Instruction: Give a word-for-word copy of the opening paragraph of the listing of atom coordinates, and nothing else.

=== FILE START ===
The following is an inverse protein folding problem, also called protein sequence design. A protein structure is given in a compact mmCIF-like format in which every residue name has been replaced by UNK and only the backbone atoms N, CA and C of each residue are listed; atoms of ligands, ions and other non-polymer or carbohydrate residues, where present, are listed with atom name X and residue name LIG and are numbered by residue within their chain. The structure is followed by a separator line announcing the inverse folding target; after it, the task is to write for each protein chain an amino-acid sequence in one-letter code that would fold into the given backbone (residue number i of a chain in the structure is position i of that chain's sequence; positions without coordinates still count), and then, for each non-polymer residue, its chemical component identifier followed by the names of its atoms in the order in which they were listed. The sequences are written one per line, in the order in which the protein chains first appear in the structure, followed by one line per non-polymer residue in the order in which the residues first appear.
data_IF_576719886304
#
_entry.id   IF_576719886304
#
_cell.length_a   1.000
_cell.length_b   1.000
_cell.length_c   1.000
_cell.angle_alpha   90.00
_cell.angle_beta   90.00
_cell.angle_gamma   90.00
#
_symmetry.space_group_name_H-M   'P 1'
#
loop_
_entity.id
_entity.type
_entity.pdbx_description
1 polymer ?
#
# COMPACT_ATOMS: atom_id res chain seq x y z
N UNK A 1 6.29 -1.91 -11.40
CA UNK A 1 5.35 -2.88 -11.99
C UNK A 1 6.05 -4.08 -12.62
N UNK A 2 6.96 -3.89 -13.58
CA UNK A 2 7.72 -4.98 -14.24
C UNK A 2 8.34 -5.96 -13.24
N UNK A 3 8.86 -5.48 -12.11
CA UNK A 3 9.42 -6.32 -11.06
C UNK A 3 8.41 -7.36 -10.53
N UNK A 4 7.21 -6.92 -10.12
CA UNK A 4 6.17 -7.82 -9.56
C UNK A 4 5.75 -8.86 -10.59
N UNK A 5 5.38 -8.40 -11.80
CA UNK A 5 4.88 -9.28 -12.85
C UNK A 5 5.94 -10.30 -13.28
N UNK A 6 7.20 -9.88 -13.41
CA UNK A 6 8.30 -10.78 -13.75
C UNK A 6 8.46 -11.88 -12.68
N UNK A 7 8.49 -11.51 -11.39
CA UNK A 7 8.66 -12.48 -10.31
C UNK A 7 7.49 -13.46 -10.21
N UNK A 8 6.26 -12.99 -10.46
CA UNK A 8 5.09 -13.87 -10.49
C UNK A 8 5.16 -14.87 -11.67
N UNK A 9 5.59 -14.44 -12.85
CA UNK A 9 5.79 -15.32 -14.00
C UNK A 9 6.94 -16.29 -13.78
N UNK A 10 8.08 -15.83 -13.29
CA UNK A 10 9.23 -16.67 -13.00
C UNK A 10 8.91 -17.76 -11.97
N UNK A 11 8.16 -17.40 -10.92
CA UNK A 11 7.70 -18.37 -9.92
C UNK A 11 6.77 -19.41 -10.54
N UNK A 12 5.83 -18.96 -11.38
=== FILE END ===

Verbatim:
The following is an inverse protein folding problem, also called protein sequence design. A protein structure is given in a compact mmCIF-like format in which every residue name has been replaced by UNK and only the backbone atoms N, CA and C of each residue are listed; atoms of ligands, ions and other non-polymer or carbohydrate residues, where present, are listed with atom name X and residue name LIG and are numbered by residue within their chain. The structure is followed by a separator line announcing the inverse folding target; after it, the task is to write for each protein chain an amino-acid sequence in one-letter code that would fold into the given backbone (residue number i of a chain in the structure is position i of that chain's sequence; positions without coordinates still count), and then, for each non-polymer residue, its chemical component identifier followed by the names of its atoms in the order in which they were listed. The sequences are written one per line, in the order in which the protein chains first appear in the structure, followed by one line per non-polymer residue in the order in which the residues first appear.